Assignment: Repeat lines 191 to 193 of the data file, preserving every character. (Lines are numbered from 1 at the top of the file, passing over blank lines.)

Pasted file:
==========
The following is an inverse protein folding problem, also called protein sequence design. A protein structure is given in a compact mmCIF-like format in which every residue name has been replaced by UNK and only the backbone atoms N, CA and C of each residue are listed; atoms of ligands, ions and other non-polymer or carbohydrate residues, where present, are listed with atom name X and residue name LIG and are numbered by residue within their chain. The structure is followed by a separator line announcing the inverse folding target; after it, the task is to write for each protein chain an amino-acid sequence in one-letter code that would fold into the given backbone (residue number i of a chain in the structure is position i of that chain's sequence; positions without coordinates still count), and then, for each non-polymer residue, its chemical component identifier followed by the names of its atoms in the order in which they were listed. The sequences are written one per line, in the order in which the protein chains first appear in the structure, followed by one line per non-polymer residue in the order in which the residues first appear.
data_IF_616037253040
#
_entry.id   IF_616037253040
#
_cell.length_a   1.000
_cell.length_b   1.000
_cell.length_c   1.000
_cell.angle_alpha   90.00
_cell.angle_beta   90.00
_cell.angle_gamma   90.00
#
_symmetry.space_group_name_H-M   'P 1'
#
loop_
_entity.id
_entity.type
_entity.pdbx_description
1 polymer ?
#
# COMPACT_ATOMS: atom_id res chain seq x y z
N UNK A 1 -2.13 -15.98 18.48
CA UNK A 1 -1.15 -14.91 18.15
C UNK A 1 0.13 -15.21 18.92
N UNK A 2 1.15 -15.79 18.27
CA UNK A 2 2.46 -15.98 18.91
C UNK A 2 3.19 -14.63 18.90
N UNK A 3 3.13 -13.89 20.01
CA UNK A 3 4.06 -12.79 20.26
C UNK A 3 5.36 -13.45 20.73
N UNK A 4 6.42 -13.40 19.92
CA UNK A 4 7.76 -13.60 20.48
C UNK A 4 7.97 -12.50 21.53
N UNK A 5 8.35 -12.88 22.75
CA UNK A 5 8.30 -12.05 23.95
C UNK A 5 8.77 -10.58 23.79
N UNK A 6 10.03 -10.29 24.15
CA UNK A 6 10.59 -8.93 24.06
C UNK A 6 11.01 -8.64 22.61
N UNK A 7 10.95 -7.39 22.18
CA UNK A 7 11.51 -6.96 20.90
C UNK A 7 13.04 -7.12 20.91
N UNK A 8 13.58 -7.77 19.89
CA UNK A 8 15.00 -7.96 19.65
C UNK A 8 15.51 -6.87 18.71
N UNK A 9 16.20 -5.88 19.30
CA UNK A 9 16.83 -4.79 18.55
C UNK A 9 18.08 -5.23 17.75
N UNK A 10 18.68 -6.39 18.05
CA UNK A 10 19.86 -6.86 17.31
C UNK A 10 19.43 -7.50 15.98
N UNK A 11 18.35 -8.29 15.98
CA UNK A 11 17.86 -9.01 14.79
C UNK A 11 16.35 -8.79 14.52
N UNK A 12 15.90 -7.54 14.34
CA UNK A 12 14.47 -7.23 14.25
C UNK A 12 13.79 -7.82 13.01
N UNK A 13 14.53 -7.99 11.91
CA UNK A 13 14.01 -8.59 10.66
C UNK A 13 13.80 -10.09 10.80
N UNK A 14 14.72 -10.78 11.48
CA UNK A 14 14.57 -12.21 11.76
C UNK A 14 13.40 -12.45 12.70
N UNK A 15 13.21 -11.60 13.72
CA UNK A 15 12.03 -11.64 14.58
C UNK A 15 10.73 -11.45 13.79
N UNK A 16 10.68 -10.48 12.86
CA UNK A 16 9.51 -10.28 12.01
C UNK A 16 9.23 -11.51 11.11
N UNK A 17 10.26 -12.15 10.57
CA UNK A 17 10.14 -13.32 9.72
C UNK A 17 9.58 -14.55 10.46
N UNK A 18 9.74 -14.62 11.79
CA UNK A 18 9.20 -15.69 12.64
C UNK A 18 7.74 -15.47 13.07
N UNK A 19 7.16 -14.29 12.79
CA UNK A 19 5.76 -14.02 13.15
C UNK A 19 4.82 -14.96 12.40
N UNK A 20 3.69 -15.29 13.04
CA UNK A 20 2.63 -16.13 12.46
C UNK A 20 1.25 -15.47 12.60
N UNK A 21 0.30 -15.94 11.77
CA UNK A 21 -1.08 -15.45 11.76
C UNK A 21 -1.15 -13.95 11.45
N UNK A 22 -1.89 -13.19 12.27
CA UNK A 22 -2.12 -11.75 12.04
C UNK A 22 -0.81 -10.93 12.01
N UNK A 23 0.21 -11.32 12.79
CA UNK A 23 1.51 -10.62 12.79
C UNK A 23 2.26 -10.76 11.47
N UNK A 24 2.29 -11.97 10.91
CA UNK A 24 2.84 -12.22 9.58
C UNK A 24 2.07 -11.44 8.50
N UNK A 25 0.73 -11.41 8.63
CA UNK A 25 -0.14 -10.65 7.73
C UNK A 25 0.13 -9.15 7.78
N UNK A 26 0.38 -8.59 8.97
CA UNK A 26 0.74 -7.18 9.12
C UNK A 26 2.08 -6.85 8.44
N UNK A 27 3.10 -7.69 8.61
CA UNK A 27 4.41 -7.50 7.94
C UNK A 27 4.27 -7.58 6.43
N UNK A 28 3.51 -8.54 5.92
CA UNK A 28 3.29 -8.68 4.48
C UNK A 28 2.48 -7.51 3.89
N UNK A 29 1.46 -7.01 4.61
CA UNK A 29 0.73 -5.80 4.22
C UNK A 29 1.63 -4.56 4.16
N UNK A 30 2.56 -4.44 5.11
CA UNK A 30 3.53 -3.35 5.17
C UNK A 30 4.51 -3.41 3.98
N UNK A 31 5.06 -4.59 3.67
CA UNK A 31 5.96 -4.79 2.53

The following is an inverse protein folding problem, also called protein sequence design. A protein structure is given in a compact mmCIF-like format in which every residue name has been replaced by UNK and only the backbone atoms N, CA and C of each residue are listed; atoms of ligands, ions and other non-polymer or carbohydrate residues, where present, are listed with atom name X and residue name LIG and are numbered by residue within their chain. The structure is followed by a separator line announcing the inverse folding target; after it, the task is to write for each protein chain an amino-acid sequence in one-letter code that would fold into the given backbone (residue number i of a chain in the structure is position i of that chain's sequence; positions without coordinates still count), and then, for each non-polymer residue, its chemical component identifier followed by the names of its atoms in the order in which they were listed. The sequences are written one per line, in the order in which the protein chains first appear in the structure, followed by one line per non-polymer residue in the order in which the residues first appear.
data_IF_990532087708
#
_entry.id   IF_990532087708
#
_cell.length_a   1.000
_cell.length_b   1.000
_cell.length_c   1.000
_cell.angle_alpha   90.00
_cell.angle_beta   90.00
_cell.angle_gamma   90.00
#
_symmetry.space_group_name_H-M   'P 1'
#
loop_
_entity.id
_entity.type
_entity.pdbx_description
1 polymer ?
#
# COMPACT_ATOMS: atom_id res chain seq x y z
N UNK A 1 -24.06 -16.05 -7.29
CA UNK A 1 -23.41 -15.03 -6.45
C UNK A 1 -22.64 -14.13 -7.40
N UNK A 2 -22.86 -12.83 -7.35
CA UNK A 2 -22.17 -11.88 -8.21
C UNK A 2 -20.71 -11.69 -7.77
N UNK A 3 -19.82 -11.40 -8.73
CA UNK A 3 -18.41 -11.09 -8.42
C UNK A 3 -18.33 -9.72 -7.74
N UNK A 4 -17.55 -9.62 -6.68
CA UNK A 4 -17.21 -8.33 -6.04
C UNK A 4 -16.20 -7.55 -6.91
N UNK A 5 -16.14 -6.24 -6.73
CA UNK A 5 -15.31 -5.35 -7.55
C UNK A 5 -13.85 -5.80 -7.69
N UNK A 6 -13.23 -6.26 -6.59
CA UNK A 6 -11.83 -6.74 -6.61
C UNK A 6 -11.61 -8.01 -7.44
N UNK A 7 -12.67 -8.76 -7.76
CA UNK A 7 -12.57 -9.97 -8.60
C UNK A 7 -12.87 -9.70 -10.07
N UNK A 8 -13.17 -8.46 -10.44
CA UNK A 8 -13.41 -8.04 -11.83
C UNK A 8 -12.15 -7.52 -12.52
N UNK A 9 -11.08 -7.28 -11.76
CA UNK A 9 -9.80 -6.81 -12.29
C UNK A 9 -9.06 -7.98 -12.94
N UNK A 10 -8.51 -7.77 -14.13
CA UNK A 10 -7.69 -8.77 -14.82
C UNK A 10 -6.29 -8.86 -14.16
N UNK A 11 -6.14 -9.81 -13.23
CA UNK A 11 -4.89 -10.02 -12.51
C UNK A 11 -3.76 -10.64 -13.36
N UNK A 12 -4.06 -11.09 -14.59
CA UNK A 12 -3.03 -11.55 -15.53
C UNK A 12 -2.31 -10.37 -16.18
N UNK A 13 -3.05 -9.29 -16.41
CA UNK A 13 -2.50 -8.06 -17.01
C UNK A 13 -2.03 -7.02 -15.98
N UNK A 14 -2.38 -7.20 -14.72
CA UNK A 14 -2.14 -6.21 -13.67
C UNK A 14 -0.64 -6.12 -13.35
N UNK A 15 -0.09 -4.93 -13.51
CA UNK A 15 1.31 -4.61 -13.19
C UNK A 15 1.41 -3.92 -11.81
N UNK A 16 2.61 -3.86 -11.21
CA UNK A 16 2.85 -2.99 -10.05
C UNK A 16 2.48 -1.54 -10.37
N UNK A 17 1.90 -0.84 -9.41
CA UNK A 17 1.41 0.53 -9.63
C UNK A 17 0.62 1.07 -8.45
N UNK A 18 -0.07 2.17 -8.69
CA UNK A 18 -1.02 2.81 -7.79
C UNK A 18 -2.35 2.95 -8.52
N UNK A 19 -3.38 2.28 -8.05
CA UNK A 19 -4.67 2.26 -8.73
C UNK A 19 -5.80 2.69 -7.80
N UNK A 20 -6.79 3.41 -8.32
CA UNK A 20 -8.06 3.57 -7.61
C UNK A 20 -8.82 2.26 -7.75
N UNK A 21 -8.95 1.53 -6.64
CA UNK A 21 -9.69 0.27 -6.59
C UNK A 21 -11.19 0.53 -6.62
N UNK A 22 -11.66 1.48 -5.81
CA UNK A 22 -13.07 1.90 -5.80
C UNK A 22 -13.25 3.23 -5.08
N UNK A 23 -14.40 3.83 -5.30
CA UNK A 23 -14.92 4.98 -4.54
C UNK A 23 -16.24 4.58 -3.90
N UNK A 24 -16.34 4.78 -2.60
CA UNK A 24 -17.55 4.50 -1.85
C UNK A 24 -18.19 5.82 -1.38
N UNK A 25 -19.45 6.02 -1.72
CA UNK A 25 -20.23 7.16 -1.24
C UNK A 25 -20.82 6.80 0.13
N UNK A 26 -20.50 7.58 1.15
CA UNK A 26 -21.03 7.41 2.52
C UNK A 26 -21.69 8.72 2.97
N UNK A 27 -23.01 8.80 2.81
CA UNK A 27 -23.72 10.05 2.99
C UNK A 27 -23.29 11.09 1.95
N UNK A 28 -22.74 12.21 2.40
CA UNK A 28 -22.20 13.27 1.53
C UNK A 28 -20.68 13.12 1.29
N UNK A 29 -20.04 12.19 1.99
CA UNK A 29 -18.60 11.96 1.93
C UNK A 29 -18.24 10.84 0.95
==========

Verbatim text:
C UNK A 19 -5.80 2.69 -7.80
N UNK A 20 -6.79 3.41 -8.32
CA UNK A 20 -8.06 3.57 -7.61